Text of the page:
Is it OK to bring an infant to a high-end fine dining restaurant? My short answer is no, but I have a column word-count allowance to blow, so allow me to elaborate.
A couple of weeks ago, some new-ish parents brought their 8-month-old along when dining at Alinea, Chef Grant Achatz’s temple to molecular gastronomy near Chicago. Alinea is considering among the top 5 destination dining spots in the United States. There is no a la carte menu at Alinea, only the tasting menu, a multi-course (and by multi I mean something between 18 and 22 courses) tour de force of dishes, by turns quirky, decadent and mind-blowing. The baby cried. Not a brief whimpering, but reportedly a wail-fest that could easily be heard in the kitchen — and if you’ve worked in a restaurant kitchen, you know how loud it would have to be for you to hear it over the exhaust hoods and convection ovens.
Now, many of the courses at Alinea are served along with verbal instructions for “how to eat” them. Your server might ask you to inhale some pinewood smoke from a tiny copper pot before popping that lozenge of cactus gelee onto your tongue. Ahem. I definitely made that up, but you get the idea. Whatever your feelings toward this stripe of cuisine, it definitely has a customer base — one, in fact, so enthusiastic and well-populated that dining at Alinea requires planning weeks in advance.
But Alinea doesn’t take reservations. Instead, they sell tickets in advance to a “seating.” Tickets for the tasting menu without alcohol pairings, taxes or gratuity runs between $210 and $265 per person. If you want some nice wines and you’d like to tip your server, dinner for two can easily approach the $800-$1,000 range. Basically, it’s like buying a ticket to a Stones concert, or to “Carmen” at the Met. You pays yer money, you takes yer chances. If something happens so that you can’t go to her show, Beyoncé is not worried about selling your seat to someone else. Beyoncé is perfectly happy for you to sell or give your seat to someone else (transferable), or even for it to go empty, because, you see, she already has your money.
In this scenario, Alinea is Beyoncé, and that’s the restaurant’s policy in a nutshell. No refunds and no changing the date. What Alinea doesn’t have, at least so far, is a policy excluding children/infants/toddlers from the premises. They also don’t have a policy that says you have to wear shoes to dine there. It’s not posted anywhere! But don’t feel free to come to your seating barefoot. And leave that baby at home.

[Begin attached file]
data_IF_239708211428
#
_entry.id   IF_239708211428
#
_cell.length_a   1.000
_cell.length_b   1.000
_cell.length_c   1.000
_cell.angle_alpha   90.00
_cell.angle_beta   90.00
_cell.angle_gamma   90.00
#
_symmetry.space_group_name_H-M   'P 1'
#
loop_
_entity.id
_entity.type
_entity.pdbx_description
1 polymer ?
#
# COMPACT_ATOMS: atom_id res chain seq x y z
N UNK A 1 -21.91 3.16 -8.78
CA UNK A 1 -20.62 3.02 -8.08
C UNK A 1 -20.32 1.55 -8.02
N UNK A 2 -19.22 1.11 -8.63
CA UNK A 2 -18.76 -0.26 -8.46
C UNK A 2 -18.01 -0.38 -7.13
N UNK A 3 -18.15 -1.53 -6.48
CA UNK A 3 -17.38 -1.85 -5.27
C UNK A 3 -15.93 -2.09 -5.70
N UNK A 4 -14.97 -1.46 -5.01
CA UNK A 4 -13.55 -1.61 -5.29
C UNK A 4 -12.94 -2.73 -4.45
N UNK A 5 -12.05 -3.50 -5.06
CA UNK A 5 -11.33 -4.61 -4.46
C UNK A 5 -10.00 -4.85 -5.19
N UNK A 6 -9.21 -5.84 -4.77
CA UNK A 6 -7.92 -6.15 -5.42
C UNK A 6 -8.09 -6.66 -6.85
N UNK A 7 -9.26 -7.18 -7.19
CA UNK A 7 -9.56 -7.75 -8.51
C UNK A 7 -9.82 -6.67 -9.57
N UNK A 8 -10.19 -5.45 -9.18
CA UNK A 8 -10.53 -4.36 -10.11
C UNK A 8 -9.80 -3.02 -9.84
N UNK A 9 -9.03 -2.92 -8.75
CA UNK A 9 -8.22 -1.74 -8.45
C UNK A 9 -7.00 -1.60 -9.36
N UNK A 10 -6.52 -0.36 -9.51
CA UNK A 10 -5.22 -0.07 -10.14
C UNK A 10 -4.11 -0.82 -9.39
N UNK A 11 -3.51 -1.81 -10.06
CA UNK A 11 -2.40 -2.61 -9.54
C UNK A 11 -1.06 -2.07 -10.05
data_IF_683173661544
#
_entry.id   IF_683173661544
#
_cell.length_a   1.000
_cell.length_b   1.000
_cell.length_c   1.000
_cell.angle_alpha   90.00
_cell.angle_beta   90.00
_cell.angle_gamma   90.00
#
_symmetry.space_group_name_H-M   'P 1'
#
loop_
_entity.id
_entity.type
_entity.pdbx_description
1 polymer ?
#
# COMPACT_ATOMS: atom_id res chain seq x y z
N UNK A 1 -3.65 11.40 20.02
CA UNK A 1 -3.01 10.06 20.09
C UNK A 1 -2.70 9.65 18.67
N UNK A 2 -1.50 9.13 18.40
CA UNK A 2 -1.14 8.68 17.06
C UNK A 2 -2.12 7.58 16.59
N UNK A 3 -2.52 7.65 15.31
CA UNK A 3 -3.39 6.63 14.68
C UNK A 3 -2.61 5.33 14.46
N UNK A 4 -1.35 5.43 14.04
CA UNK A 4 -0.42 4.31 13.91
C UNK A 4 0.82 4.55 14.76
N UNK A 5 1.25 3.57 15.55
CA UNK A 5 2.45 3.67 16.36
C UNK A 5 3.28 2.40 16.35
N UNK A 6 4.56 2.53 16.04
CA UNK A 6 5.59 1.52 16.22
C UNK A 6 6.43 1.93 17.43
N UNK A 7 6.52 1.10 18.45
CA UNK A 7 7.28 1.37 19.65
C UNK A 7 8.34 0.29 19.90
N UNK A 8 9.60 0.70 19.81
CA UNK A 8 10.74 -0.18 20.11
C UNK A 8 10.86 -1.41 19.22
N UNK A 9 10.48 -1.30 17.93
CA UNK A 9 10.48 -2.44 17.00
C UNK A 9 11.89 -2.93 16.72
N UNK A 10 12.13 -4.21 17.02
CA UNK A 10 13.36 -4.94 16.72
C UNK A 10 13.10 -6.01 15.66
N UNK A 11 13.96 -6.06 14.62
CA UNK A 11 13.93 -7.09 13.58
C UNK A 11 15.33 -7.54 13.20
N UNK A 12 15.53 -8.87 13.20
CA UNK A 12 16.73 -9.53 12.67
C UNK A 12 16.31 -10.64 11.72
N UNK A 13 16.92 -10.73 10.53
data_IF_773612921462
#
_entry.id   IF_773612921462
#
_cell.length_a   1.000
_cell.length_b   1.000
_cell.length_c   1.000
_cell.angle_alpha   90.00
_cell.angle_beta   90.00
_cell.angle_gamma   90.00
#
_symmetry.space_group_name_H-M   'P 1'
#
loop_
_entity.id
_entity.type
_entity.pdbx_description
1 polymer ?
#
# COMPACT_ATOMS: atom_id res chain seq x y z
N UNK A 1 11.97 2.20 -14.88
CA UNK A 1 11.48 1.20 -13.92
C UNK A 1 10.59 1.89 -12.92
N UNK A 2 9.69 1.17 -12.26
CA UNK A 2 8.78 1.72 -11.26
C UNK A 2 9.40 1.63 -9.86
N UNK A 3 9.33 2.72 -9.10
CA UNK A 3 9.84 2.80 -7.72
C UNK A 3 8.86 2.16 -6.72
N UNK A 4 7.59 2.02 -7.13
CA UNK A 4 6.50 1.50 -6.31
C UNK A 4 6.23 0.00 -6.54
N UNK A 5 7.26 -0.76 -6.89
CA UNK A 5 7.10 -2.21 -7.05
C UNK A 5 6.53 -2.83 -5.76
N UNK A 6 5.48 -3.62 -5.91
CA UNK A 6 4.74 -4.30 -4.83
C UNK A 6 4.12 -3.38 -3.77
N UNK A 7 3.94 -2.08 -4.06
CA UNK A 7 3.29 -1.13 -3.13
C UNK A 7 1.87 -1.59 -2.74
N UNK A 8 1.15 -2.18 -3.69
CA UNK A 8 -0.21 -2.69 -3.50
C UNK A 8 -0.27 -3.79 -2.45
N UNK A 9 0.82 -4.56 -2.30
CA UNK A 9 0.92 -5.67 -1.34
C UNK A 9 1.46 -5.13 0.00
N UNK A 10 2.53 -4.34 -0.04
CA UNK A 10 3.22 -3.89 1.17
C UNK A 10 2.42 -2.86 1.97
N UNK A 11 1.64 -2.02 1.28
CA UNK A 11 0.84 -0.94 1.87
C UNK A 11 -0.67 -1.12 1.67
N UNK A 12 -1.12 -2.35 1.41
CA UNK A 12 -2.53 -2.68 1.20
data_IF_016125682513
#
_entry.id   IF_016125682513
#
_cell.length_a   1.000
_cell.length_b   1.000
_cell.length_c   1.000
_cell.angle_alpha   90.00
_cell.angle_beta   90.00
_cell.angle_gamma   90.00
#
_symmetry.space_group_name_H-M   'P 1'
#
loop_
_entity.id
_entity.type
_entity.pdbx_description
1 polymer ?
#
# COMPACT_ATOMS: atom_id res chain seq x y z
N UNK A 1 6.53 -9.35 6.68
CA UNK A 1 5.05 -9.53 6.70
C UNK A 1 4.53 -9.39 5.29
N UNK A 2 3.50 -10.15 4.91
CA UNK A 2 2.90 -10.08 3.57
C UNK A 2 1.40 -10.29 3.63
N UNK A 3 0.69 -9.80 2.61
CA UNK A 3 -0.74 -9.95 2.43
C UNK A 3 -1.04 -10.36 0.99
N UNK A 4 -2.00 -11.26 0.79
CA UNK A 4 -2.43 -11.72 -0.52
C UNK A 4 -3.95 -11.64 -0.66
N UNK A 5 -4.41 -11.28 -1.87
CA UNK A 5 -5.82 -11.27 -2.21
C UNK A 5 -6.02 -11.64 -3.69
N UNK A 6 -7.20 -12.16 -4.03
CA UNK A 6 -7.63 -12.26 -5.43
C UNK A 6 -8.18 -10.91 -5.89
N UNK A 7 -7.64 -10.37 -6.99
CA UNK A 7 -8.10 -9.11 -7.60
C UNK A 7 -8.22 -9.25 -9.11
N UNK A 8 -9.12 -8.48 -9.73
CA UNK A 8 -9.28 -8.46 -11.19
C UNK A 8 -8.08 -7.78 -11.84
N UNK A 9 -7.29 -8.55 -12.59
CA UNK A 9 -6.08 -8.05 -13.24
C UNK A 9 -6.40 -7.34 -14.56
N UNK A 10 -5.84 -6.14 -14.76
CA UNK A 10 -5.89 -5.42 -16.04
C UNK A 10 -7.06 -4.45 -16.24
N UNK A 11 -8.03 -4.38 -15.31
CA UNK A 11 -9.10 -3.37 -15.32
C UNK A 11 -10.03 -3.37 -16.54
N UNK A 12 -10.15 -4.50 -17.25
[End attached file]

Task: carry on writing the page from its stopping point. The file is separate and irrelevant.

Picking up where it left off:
Chef Achatz tweeted this during the dinner with the crying baby: “Tbl brings 8mo.Old. It cries. Diners mad. Tell ppl no kids? Subject diners 2crying? Ppl take infants 2 plays? Concerts? Hate saying no,but..” Some people took offense, but I didn’t see it as a slam on the parents. It seemed more like a sort of a poll of his Twitter followers. What is his best course of action here? He’s a father himself. He firmly believes kids should learn the life skill of dining in public. This wasn’t even the first baby who’s ever been with parents dining at Alinea before! It’s just the first one that disturbed the entire dining room for an extended period.
By almost every account, the parents were victims of a baby-sitter cancellation. That is a terrible shame, but perhaps with such an expensive non-refundable evening in the offing, they could have formed a backup plan. At the very least, with as little as a couple of hours’ notice, they could have sold their tickets to an Alinea fan on Alinea’s Facebook page.
And by most accounts, the parents didn’t even ask for any accommodation. The policy is “no refunds or exchanges,” but if they’d called and said, “Hey, can you switch us to another night? Otherwise, we’re bringing this baby with us,” they might have gotten a little help from the staff (Achatz said as much in an interview). The restaurant, for instance, made special arrangements to accommodate those ticket holders who couldn’t venture out during the recent Polar Vortex shenanigans.
Whatever the situation, please keep your special snowflake out of that fancy restaurant dining room until he or she can be persuaded to sit quietly and tuck into that sphere of venison caviar (venison caviar — what deer eggs would taste like if deer had roe like fish!) without whimpering.
Marsha Lynch has worked at many Louisville independent restaurants including Limestone, Jack Fry’s, Jarfi’s, L&N Wine Bar and Bistro and Café Lou Lou.